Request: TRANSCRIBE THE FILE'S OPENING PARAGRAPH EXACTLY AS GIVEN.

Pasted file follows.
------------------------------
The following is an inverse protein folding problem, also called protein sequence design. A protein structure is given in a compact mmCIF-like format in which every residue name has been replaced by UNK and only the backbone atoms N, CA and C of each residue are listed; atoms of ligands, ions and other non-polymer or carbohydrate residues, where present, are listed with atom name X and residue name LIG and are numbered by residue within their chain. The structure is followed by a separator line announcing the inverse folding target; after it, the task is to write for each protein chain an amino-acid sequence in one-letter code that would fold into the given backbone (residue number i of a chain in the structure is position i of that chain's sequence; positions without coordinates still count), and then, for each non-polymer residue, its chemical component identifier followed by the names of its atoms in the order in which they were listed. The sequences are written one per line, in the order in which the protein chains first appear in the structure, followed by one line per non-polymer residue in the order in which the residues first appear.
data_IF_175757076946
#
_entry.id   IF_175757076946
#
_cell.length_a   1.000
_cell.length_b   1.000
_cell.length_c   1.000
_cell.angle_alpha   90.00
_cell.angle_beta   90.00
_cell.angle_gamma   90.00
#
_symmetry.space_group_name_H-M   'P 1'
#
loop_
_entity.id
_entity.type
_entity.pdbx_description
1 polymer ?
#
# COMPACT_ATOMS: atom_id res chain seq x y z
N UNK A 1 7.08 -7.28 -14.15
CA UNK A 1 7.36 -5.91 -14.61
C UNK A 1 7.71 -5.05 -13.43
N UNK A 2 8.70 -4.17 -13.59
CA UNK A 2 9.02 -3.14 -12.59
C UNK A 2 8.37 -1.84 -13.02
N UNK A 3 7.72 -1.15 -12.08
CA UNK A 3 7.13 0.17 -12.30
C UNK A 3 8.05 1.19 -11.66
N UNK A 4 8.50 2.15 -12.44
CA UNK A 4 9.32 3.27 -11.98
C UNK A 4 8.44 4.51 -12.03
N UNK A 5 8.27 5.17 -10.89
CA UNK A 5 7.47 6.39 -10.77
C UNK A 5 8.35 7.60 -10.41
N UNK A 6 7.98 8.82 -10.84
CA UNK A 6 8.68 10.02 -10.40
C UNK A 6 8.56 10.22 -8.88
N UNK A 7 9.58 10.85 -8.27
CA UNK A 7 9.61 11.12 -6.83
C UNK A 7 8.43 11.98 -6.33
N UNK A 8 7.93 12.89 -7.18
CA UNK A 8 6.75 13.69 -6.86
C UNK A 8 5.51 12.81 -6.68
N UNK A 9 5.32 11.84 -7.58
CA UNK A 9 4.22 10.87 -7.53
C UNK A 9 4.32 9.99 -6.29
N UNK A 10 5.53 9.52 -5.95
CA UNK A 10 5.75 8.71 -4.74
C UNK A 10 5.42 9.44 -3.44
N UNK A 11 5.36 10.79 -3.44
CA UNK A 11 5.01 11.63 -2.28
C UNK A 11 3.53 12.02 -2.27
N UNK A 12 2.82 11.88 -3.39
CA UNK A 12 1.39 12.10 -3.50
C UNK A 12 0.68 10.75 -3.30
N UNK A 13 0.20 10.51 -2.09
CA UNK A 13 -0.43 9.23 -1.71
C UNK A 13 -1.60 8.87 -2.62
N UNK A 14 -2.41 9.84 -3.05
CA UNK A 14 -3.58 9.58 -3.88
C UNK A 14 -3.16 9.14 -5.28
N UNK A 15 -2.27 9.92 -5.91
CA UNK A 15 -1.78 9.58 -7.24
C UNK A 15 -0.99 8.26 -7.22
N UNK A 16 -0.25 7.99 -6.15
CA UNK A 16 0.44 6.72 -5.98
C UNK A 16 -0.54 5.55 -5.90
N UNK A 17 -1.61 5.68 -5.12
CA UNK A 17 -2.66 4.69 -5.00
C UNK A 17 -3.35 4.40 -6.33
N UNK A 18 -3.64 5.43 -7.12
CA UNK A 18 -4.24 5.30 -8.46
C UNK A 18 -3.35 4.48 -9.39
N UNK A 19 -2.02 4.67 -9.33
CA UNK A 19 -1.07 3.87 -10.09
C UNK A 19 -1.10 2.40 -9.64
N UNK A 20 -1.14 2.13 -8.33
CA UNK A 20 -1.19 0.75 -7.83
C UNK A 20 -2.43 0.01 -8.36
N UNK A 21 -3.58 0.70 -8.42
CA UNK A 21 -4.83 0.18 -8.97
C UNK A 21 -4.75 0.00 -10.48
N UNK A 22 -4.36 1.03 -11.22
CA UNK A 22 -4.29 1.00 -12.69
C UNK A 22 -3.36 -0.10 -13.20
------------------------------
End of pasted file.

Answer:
The following is an inverse protein folding problem, also called protein sequence design. A protein structure is given in a compact mmCIF-like format in which every residue name has been replaced by UNK and only the backbone atoms N, CA and C of each residue are listed; atoms of ligands, ions and other non-polymer or carbohydrate residues, where present, are listed with atom name X and residue name LIG and are numbered by residue within their chain. The structure is followed by a separator line announcing the inverse folding target; after it, the task is to write for each protein chain an amino-acid sequence in one-letter code that would fold into the given backbone (residue number i of a chain in the structure is position i of that chain's sequence; positions without coordinates still count), and then, for each non-polymer residue, its chemical component identifier followed by the names of its atoms in the order in which they were listed. The sequences are written one per line, in the order in which the protein chains first appear in the structure, followed by one line per non-polymer residue in the order in which the residues first appear.